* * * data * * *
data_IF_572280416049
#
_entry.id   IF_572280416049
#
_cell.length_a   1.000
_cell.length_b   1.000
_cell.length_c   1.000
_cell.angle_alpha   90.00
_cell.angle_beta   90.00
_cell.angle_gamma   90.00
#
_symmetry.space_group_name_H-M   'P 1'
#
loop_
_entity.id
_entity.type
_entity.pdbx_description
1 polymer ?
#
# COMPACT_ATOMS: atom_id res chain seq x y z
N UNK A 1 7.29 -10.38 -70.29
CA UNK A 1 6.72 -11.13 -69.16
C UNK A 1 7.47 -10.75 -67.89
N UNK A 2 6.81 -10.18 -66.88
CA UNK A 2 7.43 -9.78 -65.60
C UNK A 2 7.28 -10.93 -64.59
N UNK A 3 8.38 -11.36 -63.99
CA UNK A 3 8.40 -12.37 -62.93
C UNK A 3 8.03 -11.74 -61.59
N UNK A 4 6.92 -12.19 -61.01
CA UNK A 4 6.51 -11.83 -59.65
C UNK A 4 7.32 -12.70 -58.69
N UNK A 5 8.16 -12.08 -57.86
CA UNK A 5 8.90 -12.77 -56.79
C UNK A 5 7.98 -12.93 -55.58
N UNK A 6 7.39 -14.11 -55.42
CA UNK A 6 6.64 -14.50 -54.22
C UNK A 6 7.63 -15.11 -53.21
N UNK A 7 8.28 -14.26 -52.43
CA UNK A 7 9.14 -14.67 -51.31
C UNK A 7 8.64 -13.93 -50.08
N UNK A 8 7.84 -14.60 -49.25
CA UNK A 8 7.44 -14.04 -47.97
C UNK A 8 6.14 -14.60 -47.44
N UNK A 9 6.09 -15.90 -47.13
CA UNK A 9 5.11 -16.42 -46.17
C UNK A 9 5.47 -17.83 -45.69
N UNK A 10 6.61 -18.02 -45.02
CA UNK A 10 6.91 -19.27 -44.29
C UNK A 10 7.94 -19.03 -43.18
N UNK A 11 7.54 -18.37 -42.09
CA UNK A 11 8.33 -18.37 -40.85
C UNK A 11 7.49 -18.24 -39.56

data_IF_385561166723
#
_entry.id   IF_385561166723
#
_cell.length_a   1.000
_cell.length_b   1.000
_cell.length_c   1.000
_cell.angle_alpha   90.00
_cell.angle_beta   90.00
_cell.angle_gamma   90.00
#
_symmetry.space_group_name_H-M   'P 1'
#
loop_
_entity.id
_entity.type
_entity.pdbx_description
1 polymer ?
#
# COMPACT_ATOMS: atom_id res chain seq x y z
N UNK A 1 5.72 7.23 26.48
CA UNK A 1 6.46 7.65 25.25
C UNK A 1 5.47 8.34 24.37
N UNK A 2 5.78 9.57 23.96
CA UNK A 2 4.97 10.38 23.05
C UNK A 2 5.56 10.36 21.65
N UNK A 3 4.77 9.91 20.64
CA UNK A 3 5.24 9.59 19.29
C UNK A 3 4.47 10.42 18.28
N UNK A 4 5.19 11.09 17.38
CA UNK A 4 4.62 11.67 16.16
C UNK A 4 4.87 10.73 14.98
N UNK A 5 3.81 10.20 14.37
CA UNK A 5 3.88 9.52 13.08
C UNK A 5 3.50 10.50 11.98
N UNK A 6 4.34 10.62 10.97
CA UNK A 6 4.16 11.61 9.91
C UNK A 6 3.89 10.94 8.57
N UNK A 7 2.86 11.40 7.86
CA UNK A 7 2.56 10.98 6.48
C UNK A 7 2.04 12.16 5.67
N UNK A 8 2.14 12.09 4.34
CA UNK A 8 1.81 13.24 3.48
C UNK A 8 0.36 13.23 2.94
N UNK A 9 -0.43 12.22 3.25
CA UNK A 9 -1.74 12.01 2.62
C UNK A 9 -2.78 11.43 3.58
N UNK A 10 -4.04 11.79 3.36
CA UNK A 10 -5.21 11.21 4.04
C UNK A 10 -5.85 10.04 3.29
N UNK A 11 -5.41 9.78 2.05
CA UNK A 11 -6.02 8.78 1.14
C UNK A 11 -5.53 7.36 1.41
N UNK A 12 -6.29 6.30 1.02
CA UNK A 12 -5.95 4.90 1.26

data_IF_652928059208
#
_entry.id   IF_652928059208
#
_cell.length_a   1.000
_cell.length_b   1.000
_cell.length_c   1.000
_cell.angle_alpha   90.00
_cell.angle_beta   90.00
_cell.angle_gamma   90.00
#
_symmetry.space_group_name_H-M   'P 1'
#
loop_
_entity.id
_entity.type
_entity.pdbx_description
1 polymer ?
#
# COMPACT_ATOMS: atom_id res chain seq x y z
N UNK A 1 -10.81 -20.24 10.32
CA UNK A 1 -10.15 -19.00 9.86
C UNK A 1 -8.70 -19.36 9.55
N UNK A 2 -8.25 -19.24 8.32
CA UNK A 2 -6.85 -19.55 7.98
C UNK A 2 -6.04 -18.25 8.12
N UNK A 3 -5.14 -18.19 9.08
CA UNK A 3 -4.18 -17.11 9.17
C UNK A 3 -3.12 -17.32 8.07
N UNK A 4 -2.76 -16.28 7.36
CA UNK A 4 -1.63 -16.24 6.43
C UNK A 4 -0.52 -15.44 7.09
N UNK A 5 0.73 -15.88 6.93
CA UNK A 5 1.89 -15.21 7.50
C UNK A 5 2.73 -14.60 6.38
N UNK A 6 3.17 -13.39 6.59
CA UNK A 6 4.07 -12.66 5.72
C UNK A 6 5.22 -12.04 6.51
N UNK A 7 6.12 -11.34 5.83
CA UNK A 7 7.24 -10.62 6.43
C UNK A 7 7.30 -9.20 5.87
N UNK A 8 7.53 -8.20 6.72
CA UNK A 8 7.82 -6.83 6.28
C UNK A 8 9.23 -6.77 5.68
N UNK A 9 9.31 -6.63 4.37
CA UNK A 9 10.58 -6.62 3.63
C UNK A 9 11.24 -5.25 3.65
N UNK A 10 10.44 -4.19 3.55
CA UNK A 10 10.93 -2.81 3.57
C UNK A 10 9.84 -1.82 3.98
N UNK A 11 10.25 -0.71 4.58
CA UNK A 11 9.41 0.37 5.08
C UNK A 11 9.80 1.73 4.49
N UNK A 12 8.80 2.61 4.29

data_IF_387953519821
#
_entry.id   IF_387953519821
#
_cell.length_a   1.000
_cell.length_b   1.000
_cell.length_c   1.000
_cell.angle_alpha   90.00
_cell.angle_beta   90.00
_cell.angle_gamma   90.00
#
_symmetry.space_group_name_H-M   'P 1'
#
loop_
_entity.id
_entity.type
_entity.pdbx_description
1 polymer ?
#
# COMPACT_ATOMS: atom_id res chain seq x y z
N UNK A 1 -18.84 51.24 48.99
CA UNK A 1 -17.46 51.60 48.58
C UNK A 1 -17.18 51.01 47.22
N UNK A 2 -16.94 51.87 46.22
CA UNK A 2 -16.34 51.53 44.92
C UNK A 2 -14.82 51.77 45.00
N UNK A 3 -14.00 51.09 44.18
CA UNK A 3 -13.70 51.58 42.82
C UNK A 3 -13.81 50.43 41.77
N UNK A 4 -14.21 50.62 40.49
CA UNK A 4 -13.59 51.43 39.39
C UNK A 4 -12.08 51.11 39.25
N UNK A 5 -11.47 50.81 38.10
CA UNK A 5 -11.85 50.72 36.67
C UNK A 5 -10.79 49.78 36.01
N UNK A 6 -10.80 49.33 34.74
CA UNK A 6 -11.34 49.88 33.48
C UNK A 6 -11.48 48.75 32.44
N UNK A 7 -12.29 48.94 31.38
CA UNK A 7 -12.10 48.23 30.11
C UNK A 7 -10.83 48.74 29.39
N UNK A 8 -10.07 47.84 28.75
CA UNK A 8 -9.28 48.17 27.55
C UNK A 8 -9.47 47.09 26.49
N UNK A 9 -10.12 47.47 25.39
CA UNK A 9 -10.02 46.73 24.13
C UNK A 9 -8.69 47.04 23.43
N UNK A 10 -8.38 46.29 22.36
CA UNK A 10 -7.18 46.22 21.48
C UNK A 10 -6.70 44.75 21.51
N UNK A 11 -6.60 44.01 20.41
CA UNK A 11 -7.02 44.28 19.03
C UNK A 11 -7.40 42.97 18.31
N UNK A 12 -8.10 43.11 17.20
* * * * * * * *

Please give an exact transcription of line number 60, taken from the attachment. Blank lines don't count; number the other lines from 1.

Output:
_cell.length_c   1.000